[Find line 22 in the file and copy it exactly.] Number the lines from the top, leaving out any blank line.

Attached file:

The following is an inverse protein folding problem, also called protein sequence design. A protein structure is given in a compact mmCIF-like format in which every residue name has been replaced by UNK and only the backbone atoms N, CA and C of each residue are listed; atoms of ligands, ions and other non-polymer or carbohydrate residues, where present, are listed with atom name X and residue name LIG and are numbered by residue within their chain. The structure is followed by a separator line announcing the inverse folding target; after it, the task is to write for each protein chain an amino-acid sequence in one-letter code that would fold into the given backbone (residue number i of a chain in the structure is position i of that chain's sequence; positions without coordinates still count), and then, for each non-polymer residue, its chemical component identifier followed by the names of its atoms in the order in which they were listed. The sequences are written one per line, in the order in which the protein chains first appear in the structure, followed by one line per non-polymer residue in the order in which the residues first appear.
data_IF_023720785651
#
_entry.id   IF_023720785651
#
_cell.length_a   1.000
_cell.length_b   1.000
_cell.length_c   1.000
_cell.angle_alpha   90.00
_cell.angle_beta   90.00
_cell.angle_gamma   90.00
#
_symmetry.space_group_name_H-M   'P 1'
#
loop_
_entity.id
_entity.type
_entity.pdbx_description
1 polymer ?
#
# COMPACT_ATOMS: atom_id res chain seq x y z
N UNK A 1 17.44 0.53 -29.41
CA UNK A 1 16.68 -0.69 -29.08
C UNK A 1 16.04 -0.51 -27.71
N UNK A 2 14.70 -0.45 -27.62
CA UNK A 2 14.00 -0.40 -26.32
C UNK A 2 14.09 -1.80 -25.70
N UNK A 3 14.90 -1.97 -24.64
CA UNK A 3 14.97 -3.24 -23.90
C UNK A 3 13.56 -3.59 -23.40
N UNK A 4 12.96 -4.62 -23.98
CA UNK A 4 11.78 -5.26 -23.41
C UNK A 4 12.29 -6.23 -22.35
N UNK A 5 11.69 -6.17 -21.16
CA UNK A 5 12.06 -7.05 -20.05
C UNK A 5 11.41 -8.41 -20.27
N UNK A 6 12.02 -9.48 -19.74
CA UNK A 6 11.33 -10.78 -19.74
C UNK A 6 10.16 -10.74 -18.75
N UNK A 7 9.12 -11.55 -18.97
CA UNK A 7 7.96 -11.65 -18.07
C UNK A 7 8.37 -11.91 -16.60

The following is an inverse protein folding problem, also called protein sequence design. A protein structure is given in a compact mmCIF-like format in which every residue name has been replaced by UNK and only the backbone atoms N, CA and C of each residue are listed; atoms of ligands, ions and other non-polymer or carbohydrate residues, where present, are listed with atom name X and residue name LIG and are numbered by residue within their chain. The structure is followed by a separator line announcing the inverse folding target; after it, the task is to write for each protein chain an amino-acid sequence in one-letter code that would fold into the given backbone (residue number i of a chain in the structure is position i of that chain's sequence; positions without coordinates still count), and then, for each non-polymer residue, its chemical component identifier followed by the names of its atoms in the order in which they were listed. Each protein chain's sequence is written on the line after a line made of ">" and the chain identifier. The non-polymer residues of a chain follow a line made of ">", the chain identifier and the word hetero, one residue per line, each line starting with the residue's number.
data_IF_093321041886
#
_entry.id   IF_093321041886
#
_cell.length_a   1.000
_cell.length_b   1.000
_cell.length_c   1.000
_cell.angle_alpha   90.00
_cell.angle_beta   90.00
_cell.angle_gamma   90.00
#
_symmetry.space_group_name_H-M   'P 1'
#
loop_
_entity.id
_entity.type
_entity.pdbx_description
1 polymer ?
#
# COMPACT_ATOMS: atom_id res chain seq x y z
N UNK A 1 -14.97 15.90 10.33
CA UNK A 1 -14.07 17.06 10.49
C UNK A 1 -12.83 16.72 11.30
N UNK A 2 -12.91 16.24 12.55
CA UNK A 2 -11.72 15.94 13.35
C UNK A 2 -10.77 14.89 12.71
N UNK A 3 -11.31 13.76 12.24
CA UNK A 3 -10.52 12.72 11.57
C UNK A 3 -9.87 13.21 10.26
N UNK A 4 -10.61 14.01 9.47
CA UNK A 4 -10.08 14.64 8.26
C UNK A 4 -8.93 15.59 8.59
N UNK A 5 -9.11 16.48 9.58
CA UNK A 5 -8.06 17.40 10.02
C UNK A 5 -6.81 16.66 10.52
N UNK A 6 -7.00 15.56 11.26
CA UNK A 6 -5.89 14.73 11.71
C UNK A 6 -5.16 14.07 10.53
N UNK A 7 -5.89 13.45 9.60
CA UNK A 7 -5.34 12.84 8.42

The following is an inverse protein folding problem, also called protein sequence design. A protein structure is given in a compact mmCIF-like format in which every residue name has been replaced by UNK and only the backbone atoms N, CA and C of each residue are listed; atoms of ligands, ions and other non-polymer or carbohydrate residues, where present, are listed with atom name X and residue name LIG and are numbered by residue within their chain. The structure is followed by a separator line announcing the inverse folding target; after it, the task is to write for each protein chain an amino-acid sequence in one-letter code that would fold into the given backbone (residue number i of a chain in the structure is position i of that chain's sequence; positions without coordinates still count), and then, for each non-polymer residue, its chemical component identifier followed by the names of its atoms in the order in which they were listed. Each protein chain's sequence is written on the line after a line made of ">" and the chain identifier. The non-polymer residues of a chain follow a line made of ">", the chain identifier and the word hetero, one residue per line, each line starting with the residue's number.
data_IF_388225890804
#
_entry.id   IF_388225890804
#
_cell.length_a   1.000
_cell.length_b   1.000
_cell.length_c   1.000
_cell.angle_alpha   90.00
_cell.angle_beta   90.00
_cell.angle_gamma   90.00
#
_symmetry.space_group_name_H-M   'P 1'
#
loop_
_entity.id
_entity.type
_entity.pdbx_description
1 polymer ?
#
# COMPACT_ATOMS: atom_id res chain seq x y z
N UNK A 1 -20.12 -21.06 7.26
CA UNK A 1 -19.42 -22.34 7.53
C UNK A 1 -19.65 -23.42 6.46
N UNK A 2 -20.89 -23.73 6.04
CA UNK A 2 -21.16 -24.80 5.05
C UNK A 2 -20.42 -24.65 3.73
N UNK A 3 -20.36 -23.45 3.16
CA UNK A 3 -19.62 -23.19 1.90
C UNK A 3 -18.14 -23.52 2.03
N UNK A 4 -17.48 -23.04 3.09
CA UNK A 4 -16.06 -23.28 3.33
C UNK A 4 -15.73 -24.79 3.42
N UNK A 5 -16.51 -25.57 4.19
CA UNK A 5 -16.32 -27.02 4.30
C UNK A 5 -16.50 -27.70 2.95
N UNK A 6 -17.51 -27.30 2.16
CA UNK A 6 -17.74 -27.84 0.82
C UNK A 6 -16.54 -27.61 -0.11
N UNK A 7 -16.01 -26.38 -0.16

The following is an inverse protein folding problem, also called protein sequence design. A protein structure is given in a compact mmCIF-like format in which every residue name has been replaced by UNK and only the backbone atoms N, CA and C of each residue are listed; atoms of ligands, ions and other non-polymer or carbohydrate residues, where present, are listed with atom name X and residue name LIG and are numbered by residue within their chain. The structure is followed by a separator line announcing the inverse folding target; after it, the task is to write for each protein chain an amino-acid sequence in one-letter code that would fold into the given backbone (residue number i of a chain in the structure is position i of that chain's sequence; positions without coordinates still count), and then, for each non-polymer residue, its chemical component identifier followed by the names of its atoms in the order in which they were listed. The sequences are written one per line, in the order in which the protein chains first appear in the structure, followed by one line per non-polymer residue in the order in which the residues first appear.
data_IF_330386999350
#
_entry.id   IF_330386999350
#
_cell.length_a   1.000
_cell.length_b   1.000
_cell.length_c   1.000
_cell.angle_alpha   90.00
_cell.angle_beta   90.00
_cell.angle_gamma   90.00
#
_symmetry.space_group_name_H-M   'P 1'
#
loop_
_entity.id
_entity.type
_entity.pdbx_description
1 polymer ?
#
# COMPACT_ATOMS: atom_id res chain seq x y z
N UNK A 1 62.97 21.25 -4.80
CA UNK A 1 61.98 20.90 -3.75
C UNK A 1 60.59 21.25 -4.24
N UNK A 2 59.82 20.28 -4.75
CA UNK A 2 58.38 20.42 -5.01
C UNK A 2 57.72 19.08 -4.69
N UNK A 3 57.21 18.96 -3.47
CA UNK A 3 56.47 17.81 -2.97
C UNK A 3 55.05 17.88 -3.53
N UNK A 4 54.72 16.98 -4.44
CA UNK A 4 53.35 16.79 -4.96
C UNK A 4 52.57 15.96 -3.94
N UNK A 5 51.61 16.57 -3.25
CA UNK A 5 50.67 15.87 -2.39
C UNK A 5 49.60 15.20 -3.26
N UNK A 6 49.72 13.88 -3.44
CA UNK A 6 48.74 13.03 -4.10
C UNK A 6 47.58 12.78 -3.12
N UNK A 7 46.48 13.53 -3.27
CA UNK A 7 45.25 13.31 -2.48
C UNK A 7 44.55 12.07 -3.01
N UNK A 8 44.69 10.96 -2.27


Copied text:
N UNK A 1 17.44 0.53 -29.41